Mr Radford thanked founder Robert Rule ‘whose vision and tenacity put the project on the map’. 

He also made mention of the generosity of the current land owner Ross Hanslow, and before him Terry McGeary for making the parcel of land available to the group. 

The project of forming the shed began late in 2011 with the turning of the first sod. 

Mr Radford said since that time the shed has been successfully managed by a number of different committees to ensure the building’s completion.

“The project was a triumph and a major milestone for all involved with the issuing of the final occupation certificate in 2015,” he said. 

The secure future of the location of the Men’s Shed will further be assured for the long term once the transfer of the land is completed in accordance with the wishes of the initial donor Terry McGeary.

The group has been involved in many community events and continues to support local schools, pre-schools, aged care facilities and many community groups. 

Members have assisted in projects including the construction of picnic tables for Laurieton Public School, an honour board for the Laurieton Fire Station and provided drivers for the Lakeside Village community transport service.

The Men’s Shed currently has 150 members are there are many diverse projects to appeal to all individuals. 

The group has a woodworking shop for members.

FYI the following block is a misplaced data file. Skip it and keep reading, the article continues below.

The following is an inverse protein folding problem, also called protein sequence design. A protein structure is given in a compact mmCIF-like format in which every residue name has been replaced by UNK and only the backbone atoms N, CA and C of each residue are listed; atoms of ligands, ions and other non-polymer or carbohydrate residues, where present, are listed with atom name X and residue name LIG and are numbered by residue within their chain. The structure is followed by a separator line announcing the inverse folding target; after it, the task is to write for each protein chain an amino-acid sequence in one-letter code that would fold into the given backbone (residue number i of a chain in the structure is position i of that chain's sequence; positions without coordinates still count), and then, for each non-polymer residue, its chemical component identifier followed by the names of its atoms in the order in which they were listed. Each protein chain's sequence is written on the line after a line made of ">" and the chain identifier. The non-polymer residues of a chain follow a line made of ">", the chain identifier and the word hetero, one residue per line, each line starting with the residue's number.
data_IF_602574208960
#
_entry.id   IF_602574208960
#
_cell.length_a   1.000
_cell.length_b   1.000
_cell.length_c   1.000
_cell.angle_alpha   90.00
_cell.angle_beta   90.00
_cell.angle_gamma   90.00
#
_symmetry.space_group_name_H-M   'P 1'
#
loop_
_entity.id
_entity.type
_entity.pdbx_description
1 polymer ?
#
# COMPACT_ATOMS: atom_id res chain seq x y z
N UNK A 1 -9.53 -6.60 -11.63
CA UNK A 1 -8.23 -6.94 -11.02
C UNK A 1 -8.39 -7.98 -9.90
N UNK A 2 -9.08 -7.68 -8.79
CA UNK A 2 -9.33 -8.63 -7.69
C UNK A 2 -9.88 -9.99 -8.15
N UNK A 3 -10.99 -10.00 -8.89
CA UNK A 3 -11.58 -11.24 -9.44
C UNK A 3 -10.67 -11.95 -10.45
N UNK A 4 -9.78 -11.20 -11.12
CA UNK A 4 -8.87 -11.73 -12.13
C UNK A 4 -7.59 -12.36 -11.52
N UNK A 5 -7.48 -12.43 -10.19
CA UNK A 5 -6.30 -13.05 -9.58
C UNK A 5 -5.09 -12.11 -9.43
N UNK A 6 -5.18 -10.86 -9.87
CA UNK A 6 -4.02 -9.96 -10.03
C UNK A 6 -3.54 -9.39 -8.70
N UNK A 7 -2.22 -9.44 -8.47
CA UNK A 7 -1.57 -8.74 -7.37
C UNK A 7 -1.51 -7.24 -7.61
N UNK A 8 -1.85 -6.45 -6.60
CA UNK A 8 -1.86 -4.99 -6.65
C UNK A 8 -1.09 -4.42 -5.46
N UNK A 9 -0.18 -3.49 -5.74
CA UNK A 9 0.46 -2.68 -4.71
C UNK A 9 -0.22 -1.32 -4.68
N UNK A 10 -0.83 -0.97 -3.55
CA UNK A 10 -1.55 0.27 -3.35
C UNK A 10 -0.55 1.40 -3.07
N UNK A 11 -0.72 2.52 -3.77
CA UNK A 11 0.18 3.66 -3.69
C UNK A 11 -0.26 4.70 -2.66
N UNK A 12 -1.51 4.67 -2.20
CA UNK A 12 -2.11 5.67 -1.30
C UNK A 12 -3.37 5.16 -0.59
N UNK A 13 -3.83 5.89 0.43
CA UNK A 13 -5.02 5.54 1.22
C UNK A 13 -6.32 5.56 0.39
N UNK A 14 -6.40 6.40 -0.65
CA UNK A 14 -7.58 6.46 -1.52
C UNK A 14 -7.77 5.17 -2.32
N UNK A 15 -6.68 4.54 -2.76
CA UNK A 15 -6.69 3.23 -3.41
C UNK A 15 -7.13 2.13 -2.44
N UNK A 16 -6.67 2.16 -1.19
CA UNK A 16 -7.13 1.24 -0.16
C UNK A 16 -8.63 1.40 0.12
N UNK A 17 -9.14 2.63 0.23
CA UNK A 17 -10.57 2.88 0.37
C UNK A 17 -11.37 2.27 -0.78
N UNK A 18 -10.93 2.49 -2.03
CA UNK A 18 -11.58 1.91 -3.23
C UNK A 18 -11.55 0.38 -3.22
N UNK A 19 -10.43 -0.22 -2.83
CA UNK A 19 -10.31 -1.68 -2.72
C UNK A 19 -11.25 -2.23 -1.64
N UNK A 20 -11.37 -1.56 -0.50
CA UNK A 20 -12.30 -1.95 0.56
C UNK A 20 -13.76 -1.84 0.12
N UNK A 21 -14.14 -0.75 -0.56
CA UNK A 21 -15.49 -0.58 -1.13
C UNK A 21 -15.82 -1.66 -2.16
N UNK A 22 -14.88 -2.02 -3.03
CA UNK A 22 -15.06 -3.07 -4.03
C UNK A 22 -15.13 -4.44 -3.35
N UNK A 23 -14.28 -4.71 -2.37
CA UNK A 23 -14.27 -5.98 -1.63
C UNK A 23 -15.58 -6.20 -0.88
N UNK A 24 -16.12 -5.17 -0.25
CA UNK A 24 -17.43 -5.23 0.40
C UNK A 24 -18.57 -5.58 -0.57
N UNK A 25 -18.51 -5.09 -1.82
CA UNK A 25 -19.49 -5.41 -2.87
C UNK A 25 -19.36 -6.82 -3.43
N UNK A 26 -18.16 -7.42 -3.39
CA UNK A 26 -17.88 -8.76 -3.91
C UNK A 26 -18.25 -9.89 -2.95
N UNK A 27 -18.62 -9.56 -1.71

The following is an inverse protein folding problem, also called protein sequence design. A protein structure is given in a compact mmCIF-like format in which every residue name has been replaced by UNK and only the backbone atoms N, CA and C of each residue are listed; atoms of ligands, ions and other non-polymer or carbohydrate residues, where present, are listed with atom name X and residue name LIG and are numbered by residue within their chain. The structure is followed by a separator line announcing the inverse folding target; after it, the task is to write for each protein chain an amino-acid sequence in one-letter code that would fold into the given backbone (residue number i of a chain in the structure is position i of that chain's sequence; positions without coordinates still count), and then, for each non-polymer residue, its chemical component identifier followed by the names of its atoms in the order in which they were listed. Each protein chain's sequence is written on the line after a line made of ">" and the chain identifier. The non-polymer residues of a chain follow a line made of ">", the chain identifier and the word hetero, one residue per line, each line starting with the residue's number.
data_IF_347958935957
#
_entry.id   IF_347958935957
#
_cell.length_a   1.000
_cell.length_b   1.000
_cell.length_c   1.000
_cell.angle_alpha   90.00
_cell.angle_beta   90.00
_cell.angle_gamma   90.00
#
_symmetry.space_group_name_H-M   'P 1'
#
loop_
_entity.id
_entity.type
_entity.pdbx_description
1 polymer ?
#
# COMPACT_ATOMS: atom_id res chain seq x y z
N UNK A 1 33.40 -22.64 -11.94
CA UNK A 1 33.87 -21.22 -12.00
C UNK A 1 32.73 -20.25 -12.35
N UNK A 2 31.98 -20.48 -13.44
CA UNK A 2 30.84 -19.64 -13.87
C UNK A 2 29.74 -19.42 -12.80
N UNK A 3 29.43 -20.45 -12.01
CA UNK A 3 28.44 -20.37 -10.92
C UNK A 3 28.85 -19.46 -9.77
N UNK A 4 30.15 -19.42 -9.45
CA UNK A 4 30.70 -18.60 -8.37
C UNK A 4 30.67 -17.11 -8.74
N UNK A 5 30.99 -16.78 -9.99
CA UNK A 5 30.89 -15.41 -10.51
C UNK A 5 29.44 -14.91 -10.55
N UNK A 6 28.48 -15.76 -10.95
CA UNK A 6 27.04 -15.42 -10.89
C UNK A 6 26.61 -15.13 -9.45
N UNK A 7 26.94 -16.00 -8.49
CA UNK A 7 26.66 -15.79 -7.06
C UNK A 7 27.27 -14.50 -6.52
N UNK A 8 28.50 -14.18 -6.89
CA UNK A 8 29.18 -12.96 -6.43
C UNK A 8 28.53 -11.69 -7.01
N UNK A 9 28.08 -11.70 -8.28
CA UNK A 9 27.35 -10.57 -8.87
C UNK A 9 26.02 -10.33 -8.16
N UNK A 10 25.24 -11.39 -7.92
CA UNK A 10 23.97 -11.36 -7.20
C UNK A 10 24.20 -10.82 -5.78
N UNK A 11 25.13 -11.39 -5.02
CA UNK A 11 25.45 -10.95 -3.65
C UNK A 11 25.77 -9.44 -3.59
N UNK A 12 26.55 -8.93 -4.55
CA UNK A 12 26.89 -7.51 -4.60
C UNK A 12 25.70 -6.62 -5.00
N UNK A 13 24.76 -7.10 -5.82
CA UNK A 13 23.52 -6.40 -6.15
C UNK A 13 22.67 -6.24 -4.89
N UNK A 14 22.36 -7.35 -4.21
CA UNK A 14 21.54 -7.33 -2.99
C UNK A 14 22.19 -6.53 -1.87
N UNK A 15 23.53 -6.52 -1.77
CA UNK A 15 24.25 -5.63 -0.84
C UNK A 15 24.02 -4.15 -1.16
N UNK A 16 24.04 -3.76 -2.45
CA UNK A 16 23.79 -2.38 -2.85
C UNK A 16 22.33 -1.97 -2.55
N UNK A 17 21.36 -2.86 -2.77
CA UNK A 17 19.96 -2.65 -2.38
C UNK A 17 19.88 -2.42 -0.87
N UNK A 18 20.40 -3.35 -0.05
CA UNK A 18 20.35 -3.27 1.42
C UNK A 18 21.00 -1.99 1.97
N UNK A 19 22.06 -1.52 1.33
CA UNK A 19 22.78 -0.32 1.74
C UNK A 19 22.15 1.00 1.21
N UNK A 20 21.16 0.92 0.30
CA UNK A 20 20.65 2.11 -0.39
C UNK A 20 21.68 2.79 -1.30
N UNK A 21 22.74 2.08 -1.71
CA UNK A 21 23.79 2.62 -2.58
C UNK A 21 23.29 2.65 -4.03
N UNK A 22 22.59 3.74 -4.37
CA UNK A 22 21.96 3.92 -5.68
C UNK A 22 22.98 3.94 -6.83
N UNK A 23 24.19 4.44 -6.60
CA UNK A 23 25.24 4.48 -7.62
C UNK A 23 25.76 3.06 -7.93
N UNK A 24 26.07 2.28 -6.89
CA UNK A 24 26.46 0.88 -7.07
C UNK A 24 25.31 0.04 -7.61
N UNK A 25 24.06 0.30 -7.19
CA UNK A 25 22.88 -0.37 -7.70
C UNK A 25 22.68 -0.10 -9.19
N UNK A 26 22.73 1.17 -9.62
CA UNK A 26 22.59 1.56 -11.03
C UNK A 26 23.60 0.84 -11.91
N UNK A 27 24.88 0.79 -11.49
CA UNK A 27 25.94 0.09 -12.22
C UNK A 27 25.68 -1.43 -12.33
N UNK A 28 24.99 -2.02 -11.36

“It is always busy with members learning new skills,  teaching old skills and with the production of a wide range of wooden items,” Mr Radford said. 

“They have produced ornamental wheel barrows, wooden toys, wooden bowls, picture frames, tables, pens, signs, Intarsia and wooden wall hangings.”

Members have restored a Morris Minor motor car and are currently working on the restoration of an old Bedford truck. They have also restored a trailer for the shed. 

Mr Radford said members also work on metal projects including repair and restoration of bicycles, lawn mowers and small engines.

The group also has a vegetable garden and some bee hives. 

Through the Men’s Shed choir members work to entertain the elderly folk in the aged care facilities and community centers.

“It gives us great pleasure and satisfaction, while putting big smiles on the residents’ faces,” Mr Radford said. 

Members do cooking every Thursday in the shed’s well equipped kitchen. 

“The Shed recently completed the construction of a fabulous wood fired pizza oven which, in the right hands, produces excellent pizzas and bread,” Mr Radford said. 

There are also computer classes for members on Thursdays.

Mr Radford said the group helps the well-being of men including those who are retired and is forever striving to give the members what they require to keep them active and happy. 

For more information or to join call visit the Shed at Diamond Head Road, Dunbogan.